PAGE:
When President Bashar al Assad was elected (unopposed) in 2000, many in the West heralded this as progress. Assad’s father in law, Fahwaz - who I came to know - was a Harley Street doctor in London. Assad himself was young, metropolitan and talked of reform. It was possible to dare to hope that the brutal repression of dissent in Syrian could end. A number of Western countries, including Britain offered expertise and advice. A British Syrian Friendship Society was founded and joint conferences of businessmen were organised in Damascus. I covered some of these meetings as both a print and television journalist. I also interviewed some Syrian Government Ministers, Western analysts and followed President Assad around reporting on various speeches he made. On one occasion I travelled to Damascus to report on high level meetings between the UN Secretary General, Ban ki moon and the Syrian Government, at that time putting feelers out to Israel over a possible negotiated settlement in the occupied Golan heights.
I shared the optimism of the time, although more sage and experienced hands warned of the authoritarian grip that lay behind a seemingly well meaning President. Over recent months I have often wondered what became of that lanky, seeming well intentioned educated man, who at one point seemed poised to deliver Syrian from authoritarianism.
But the attempts to snuff our opposition at all costs, using soldiers and tanks revealed that underneath it all, the regime hadn’t changed one jot. But all of a sudden the international community didn’t seem to want to know. Syria’s traditional ally, Russia, to this day supports the Ba’athist regime, while Europe and America, were unable to demonstrate the same commitment to supporting the human rights of the Syrian people that they were showing in Libya.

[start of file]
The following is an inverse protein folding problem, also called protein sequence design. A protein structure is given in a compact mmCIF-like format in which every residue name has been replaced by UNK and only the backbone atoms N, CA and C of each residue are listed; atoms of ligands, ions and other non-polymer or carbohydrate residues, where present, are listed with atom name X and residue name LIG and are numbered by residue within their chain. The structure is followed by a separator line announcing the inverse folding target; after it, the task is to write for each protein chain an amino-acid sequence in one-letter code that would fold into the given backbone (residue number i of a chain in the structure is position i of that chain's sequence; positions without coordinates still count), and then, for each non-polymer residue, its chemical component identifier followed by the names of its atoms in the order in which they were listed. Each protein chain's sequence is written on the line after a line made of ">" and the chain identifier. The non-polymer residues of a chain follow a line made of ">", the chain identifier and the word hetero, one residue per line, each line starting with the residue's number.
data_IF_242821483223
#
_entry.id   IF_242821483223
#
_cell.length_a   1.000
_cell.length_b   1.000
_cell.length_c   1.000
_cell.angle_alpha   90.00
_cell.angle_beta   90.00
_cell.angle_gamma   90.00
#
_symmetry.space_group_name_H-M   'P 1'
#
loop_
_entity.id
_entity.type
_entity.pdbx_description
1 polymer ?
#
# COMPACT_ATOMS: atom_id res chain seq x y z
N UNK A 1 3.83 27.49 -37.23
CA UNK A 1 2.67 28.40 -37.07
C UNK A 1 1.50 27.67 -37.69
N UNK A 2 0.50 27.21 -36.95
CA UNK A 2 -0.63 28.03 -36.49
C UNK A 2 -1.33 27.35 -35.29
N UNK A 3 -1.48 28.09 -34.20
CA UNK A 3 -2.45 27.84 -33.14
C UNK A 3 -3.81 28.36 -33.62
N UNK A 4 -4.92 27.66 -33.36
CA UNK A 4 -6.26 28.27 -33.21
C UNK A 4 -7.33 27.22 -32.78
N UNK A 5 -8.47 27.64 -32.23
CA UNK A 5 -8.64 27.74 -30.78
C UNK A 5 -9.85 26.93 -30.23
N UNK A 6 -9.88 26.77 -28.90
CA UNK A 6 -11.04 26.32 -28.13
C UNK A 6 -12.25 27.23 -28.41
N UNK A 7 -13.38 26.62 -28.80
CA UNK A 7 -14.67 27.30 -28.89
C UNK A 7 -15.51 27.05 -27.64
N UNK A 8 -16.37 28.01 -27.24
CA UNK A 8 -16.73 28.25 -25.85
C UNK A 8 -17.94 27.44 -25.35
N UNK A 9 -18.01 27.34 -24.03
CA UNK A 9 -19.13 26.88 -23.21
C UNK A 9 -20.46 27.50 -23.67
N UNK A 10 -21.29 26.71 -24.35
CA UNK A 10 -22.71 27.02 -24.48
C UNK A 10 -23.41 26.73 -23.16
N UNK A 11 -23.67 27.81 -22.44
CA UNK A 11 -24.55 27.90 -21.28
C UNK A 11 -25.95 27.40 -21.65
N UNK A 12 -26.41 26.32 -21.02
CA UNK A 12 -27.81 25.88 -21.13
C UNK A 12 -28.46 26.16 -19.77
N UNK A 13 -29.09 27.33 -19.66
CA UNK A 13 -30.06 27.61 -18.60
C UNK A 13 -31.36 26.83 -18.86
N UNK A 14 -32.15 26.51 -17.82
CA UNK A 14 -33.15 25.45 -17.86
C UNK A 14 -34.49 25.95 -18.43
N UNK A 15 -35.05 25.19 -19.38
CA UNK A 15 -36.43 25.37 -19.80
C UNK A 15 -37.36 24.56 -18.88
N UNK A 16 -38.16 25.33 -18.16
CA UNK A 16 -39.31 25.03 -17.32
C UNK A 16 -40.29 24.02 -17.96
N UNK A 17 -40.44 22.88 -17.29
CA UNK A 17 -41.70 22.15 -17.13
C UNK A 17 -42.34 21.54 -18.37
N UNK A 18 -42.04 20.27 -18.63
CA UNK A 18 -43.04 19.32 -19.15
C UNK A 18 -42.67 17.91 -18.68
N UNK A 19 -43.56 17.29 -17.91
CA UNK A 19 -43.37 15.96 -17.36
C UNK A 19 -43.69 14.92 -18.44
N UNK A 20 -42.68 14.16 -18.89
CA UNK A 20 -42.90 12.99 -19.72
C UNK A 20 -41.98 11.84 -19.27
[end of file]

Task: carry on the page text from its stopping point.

For a considerable period the only real voice of moral authority, the only person to attempt to exert real pressure on the Syrian regime, was the Secretary General of the United Nations, Ban ki moon. As elsewhere in the Middle East and North Africa, Ban has been consistent and urgent. His envoys have worked around the clock, while Ban himself played a powerful role behind the scenes stiffening the resolve of the United States in particular. That there has now been an international call – with the exception of Russia – for Assad to step down, is largely the result of Ban’s intervention.
The paradox is that despite the brutality of a Ba’athist regime that has been prepared to kill perhaps two thousand or so of its own people, the regime remains secular. The fear must be, if Assad’s regime refuses the UN as honest broker, that a new Government may take a much less tolerant attitude to Syria’s minorities, particularly the Christians. Doubtless this will be weighing on the minds of Ban and his envoys as the Syrian crisis moves to its likely climax.